Dr Zia Hashmi, who currently heads the Water Resources and Glaciology section at the Global Change Impact Studies Centre (GCISC), the research arm of Ministry of Climate Change outlines two major threats posed by Shishper glacier:
Blocking a stream and resulting in a GLOF event.
The average snout height of Shishper glacier is 100-150 metres. Its width is 200-300 metres. Currently, it is surging at less than 4 metres per day. It has the ability to accelerate and bulldoze anything that comes in its way. If the surging speed increases (a maximum speed of 40 metres a day was recorded in its early phases) the communities in Hassanabad will have to be relocated to safety.
Unabated global warming is leading to the shrinking of glaciers in the Hindu Kush Himalayan (HKH) region, also known as the Third Pole. Arun Bhakta Shrestha, the regional programme manager for River Basins & Cryosphere at the International Centre for Integrated Mountain Development (ICIMOD) witnessed the surging Shishper glacier upon his visit to Pakistan. Shrestha says not all glacial lakes are the same.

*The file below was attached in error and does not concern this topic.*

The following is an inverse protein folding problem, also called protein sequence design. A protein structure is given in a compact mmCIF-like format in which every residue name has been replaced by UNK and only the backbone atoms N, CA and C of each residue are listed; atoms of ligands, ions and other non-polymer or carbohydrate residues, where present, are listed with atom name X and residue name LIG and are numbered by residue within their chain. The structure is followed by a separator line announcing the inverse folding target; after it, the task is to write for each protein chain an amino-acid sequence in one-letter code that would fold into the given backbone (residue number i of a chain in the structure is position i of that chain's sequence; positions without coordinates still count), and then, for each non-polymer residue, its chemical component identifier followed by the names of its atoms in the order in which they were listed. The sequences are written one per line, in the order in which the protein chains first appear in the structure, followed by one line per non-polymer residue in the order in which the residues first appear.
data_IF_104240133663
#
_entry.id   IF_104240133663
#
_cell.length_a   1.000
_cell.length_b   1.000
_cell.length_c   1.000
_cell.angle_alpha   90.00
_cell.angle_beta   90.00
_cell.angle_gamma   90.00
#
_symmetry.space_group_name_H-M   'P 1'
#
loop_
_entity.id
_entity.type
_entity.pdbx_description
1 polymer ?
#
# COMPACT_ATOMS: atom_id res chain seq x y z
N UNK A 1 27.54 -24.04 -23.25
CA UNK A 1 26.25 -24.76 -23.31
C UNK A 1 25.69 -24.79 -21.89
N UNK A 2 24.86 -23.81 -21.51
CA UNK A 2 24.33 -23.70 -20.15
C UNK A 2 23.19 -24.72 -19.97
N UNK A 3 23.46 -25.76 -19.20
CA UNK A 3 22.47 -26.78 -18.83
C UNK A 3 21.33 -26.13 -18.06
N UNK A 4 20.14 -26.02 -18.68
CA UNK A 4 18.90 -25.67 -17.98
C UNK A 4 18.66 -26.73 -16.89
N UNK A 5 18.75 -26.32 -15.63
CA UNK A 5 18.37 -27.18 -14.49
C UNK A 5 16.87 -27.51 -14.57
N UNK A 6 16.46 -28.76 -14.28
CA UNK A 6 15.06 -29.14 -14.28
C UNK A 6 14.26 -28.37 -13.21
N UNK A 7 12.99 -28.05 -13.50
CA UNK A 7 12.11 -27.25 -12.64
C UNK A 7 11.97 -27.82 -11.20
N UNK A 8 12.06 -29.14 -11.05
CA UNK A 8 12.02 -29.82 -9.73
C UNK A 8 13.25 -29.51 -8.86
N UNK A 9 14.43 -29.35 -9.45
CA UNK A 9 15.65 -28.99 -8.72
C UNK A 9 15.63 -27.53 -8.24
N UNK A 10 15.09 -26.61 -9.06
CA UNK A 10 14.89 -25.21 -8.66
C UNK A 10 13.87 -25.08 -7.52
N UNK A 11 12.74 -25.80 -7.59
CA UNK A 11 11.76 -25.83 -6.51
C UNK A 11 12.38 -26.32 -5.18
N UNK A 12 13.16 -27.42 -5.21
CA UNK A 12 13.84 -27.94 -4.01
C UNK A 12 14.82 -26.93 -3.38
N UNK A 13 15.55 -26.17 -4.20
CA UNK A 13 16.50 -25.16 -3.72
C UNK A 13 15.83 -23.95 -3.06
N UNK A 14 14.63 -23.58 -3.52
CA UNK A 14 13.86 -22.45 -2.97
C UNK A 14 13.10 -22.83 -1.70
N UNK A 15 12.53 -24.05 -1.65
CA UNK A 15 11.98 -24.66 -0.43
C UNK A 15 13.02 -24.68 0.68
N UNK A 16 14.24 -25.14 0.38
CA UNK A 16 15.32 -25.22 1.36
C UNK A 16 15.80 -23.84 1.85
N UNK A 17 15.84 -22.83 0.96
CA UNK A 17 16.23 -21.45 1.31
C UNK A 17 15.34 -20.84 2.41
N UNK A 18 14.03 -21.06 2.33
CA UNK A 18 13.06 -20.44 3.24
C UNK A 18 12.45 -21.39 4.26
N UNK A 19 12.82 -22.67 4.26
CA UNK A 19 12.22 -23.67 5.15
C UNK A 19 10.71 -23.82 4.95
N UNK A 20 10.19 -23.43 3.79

“The englacial water bodies that are present inside the glacier cannot be seen on the ground or from the satellite. They cannot be monitored and result in catastrophic flash floods often without prior warning. Ghulkin glacier is one example of such GLOFs every year,” Shrestha says, adding, “Then there are glacial lakes which are formed due to the surging of glaciers. They block tributary glaciers and their melt-water and tributary streams which form ice-dammed glacial lakes. When the water in such lakes accumulates, it either forms a passage and makes its way, or bursts at the impact of an incoming avalanche or earthquake.”
Regarding Shishper glacier, Shrestha says, “The lake was visible on-ground and could also be seen through the satellite. There was enough opportunity to predict the disaster and prepare for it.”
Shrestha says the entire northern region of Pakistan is “quite vulnerable to GLOFs and the frequency of such climate-induced events is high”.
“Most of the glaciers in Pakistan are at low altitude and the settlements are in close proximity to the glaciers. This makes them more vulnerabe,” he says.
Hammad Naqi Khan does not deny the role of human-led activities in the formation of lakes on Shishper glacier. According to him, “Extensive use of thermal generators contributes to black carbon deposits on Shishper glacier. Black carbon is a potent climate-warming component formed by the incomplete combustion of fossil fuels, which traps sunlight resulting in temperature increase and contributing to the fast melting of the glacier.”